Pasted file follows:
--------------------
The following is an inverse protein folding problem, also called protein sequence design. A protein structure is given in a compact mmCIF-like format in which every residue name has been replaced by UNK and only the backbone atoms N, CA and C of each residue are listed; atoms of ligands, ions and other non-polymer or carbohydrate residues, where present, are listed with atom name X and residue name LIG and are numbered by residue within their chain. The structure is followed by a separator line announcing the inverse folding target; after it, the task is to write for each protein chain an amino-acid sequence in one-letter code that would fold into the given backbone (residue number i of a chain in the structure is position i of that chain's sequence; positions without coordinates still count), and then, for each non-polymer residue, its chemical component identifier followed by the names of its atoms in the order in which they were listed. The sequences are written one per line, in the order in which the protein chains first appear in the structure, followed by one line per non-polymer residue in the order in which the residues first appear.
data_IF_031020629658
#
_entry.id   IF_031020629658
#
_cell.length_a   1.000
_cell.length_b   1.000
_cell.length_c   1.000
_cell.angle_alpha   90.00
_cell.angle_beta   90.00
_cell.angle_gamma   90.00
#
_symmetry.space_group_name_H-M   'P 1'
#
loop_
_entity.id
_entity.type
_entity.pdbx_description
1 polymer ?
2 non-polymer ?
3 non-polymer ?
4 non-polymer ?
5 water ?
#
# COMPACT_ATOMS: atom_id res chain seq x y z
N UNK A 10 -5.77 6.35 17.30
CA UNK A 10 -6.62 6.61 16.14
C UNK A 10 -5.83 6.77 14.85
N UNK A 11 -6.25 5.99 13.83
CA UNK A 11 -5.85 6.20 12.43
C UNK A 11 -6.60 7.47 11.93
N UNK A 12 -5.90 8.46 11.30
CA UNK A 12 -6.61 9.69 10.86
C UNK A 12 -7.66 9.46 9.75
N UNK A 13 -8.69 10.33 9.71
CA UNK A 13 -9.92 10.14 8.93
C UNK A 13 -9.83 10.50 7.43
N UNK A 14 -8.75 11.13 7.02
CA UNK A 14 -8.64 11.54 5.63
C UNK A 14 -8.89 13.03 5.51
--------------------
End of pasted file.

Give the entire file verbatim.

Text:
The following is an inverse protein folding problem, also called protein sequence design. A protein structure is given in a compact mmCIF-like format in which every residue name has been replaced by UNK and only the backbone atoms N, CA and C of each residue are listed; atoms of ligands, ions and other non-polymer or carbohydrate residues, where present, are listed with atom name X and residue name LIG and are numbered by residue within their chain. The structure is followed by a separator line announcing the inverse folding target; after it, the task is to write for each protein chain an amino-acid sequence in one-letter code that would fold into the given backbone (residue number i of a chain in the structure is position i of that chain's sequence; positions without coordinates still count), and then, for each non-polymer residue, its chemical component identifier followed by the names of its atoms in the order in which they were listed. The sequences are written one per line, in the order in which the protein chains first appear in the structure, followed by one line per non-polymer residue in the order in which the residues first appear.
data_IF_031020629658
#
_entry.id   IF_031020629658
#
_cell.length_a   1.000
_cell.length_b   1.000
_cell.length_c   1.000
_cell.angle_alpha   90.00
_cell.angle_beta   90.00
_cell.angle_gamma   90.00
#
_symmetry.space_group_name_H-M   'P 1'
#
loop_
_entity.id
_entity.type
_entity.pdbx_description
1 polymer ?
2 non-polymer ?
3 non-polymer ?
4 non-polymer ?
5 water ?
#
# COMPACT_ATOMS: atom_id res chain seq x y z
N UNK A 10 -5.77 6.35 17.30
CA UNK A 10 -6.62 6.61 16.14
C UNK A 10 -5.83 6.77 14.85
N UNK A 11 -6.25 5.99 13.83
CA UNK A 11 -5.85 6.20 12.43
C UNK A 11 -6.60 7.47 11.93
N UNK A 12 -5.90 8.46 11.30
CA UNK A 12 -6.61 9.69 10.86
C UNK A 12 -7.66 9.46 9.75
N UNK A 13 -8.69 10.33 9.71
CA UNK A 13 -9.92 10.14 8.93
C UNK A 13 -9.83 10.50 7.43
N UNK A 14 -8.75 11.13 7.02
CA UNK A 14 -8.64 11.54 5.63
C UNK A 14 -8.89 13.03 5.51